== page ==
A strange thing happened on Sunday night when I watched Seth MacFarlane joke that Zero Dark Thirty is a movie about how bitches be naggin’, and listened to him croon about how lovely Jodie Foster’s naked boobs looked mid-simulated-gang-rape. I felt…nothing. Just nothing. Nothing beyond exhaustion and an extreme desire for wine, anyway. I wasn’t happy about it, but compared to what I was expecting from MacFarlane, it was a yawn. Compared to the sheer volume of hate and misogyny I filter every day for my job, it was a sneeze.
So I wrote happy jokes about other stuff instead. I bowed out, essentially. And I was thrilled to read and disseminate smart takedowns of MacFarlane’s primetime misogyny on Monday morning, letting other people do the heavy lifting that I was too fatigued to engage with. Because this fatigue—it’s really something.
My struggle as a feminist and a critic isn’t to contain my outrage—it’s to remind myself to feel anything at all.
Because it’s important, here’s Vulture:
Seth MacFarlane made a whole bunch of sexist, reductive jokes at the Oscars last night. It’s frustrating enough to know that 77 percent of Academy voters are male. Or to watch 30 men and 9 women collect awards last night. But MacFarlane’s boob song, the needless sexualization of a little girl, and the relentless commentary about how women look reinforced, over and over, that women somehow don’t belong. They matter only insofar as they are beautiful or naked, or preferably both. This wasn’t an awards ceremony so much as a black-tie celebration of the straight white male gaze.
And the New Yorker:
But since so much of MacFarlane’s humor was rote and derivative, it’s more likely that he just stopped at the idea that “Zero Dark Thirty” was about “every woman’s innate ability to never ever let anything go.” That’s what it means when a woman in the office believes in something, and presses for it? There was a joke, too, about Jennifer Aniston not admitting having worked as an “exotic dancer”-and at that point MacFarlane had already more or less called Meryl Streep one. It’s possible that the line about not caring that he couldn’t understand a word that Penelope Cruz or Salma Hayek said because they were good to look at was directed as much at Latinos as at women, since he also mentioned Javier Bardem-but that doesn’t make it any better. What are women in Hollywood for? To judge from a few other MacFarlane jokes, they’re for dating men in Hollywood, until the men decide that they’re too old.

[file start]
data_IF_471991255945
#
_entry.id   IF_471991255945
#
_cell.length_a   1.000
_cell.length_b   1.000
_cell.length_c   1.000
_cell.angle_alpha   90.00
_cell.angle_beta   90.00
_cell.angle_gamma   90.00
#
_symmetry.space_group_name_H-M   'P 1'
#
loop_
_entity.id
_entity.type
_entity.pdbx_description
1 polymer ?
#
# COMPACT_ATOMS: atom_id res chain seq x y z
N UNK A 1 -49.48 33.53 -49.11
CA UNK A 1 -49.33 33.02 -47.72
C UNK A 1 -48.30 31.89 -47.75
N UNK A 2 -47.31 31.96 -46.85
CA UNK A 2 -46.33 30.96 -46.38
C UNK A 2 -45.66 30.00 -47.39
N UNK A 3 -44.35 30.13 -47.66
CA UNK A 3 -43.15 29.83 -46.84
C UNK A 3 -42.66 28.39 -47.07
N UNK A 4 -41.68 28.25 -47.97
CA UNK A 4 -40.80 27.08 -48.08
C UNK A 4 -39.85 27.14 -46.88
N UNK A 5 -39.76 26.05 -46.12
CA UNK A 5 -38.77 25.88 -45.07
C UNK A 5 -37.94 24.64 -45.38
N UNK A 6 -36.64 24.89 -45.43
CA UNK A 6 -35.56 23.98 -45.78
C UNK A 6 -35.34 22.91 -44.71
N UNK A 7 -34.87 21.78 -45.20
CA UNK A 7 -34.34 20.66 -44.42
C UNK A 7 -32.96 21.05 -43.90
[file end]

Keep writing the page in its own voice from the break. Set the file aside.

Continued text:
And the Atlantic:
What the jokes were, really, was stupid, boring, and empty: humor that relied less on its own patently sexist, racist, homophobic, etc. content than on admiration for or disgust with the host’s willingness to deliver it. So much of comedy is about the shock of recognition, of seeing some previously unacknowledged truth suddenly acknowledged, but the only recognition MacFarlane offered was that some people say dumb things about other peoples’ gender/racial/sexual identities. Which, of course, should not be shocking at all.
Johansson isn’t even on MacFarlane’s list for a film she made. Instead, she made her way into the song because of a real-life invasion of privacy, where her nude photos were stolen from her phone and leaked to the Internet. That is an actual, not fictional violation, and MacFarlane played it for laughs.
Up top, y’all. Thanks for that. I really couldn’t do it. I could barely care that he’s said he won’t be doing it again next year.